For this review, I decided to compare my familiar Otto Hutt steel nib with the 18k gold nib on one of the Design 04 pens in the store.
Here's a picture I took in the store of the two Otto Hutt nib choices side by side. The 18k one is on the right. I brought home the medium gold nib in the photo and compared it to the medium steel nib I own, using a Diamine Majestic Blue ink cartridge in both.
The two nibs are both extremely nice. There is a difference, but I'd say it's more of a preference for feel than of quality.
Here are two quick Walter Gropius-inspired drawings I did, one with each pen. The gold nib made me draw a little more messy because it was softer and wetter, so my hand felt freer. The steel nib was also very wet, as you can see from the sheen and slight smearing from my hand, but my drawing was a little more controlled and the light lines of the hair were thinner. I enjoyed the experience of both! (All writing samples in this post are on Tomoe River paper.)
Okay, so I love Otto Hutt. But what about Design 06, the pen that inspired me to jump on this blog topic? Along with the gold nib to try out, I also bought home one pen in each Design 06 color that we carry--Ash Grey, Ruby Red, Arctic Blue, and Seashell Pink, and chose a mix of two fountain pens, a rollerball, and a ballpoint. Although I had been admiring our other Otto Hutt pens for several months, this model was entirely new for me and I really wanted to play around with it and get to know it.
First of all, the colors! They are quite different from the other Otto Hutt pen colors, but very nice. I love them all and really can't pick a favorite. They all have a sophisticated and slightly industrial feel that I love... even the pink looks cool and astute. I especially like how the metal trim thoughtfully complements each color. The icy Arctic Blue pen's trim is silvery platinum plated, the Ruby Red is a warm gold plate, the Ash Grey's trim is a steely grey PVD, and the soft Seashell Pink has rose gold plating. I kind of want them all!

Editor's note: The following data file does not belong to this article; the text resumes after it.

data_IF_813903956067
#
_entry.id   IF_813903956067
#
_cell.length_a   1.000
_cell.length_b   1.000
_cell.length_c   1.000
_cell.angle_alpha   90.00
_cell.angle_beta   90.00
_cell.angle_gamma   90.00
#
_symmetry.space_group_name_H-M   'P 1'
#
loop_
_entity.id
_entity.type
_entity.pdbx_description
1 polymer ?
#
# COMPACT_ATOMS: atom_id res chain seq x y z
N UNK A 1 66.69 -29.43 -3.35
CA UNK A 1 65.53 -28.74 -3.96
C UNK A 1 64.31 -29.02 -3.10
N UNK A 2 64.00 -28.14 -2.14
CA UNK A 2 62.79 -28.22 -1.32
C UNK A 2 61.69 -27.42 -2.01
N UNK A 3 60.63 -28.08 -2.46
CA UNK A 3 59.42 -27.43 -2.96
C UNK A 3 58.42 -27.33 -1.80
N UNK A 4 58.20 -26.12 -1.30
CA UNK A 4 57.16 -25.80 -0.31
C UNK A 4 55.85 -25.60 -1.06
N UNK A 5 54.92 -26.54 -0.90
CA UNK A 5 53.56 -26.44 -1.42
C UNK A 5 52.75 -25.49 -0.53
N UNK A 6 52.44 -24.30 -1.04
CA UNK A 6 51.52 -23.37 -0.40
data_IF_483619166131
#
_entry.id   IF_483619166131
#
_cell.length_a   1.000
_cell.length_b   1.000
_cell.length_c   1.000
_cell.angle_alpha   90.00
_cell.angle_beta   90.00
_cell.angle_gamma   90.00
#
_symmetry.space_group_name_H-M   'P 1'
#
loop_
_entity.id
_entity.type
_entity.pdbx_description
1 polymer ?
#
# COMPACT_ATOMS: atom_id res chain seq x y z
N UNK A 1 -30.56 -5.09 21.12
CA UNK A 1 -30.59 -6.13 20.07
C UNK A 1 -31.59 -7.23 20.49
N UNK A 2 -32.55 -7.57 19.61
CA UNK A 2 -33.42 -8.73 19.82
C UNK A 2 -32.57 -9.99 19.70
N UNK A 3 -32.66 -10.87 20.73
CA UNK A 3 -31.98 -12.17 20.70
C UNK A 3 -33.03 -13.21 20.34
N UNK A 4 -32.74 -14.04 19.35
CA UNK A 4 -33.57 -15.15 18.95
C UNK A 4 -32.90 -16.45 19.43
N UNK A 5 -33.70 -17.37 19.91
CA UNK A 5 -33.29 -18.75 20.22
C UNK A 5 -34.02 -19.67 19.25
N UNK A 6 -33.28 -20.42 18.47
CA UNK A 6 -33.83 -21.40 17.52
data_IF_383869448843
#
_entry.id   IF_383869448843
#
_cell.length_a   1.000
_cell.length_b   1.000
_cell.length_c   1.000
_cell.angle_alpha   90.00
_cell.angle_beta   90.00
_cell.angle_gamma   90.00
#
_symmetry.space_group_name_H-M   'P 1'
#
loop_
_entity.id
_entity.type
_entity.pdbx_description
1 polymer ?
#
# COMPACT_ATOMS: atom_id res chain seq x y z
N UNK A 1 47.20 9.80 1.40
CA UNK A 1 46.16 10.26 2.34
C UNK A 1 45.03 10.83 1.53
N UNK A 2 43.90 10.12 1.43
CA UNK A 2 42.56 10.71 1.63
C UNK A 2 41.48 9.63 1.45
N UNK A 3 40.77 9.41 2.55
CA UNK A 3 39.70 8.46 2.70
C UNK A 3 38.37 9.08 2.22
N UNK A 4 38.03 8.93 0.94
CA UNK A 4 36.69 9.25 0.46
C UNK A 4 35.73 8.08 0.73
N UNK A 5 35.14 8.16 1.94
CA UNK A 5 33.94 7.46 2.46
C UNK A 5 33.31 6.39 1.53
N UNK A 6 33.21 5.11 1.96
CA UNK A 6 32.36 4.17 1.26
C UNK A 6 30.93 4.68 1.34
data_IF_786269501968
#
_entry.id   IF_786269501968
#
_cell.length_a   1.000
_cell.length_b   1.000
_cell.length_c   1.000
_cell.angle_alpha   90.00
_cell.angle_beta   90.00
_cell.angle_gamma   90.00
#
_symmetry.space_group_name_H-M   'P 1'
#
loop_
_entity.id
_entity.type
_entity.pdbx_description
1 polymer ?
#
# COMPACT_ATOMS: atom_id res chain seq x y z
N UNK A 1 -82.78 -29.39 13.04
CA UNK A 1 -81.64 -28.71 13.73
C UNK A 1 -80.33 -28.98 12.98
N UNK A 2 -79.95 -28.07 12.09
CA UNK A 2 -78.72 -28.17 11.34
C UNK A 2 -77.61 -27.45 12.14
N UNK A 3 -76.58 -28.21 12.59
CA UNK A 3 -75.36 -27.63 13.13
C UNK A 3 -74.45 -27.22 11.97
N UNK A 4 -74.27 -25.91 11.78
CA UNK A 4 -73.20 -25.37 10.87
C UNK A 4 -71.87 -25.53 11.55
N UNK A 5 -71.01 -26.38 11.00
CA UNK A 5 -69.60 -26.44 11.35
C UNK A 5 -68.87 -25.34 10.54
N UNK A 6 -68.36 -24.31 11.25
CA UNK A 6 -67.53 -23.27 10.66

The sandblasted style texture feels very satisfying in the hand and is a pleasure to hold. It's milled with special diamond tools. I love the way it plays with the light, and how easy it is to get a grip on. Form follows function! The body and cap of the pen are made from solid aluminum, finished with a lacquer coat, so the pen is lighter weight than it looks, and strong. The pens are a nice weight for me--neither light nor overly heavy. They are much heavier than a resin or cellulose pen, but feel well balanced to me both posted and unposted; however, I have a smaller hand and I prefer the unposted weight.
The shapes are a little more curvy and organic than other rectilinear Otto Hutt pens, but they are extremely androgynous in character, especially when capped. They look very modern, almost futuristic.
So, how do the Design 06 pens write? Well... beautifully, of course. I was not surprised, but, at the same time, I was surprised by aspects of each one.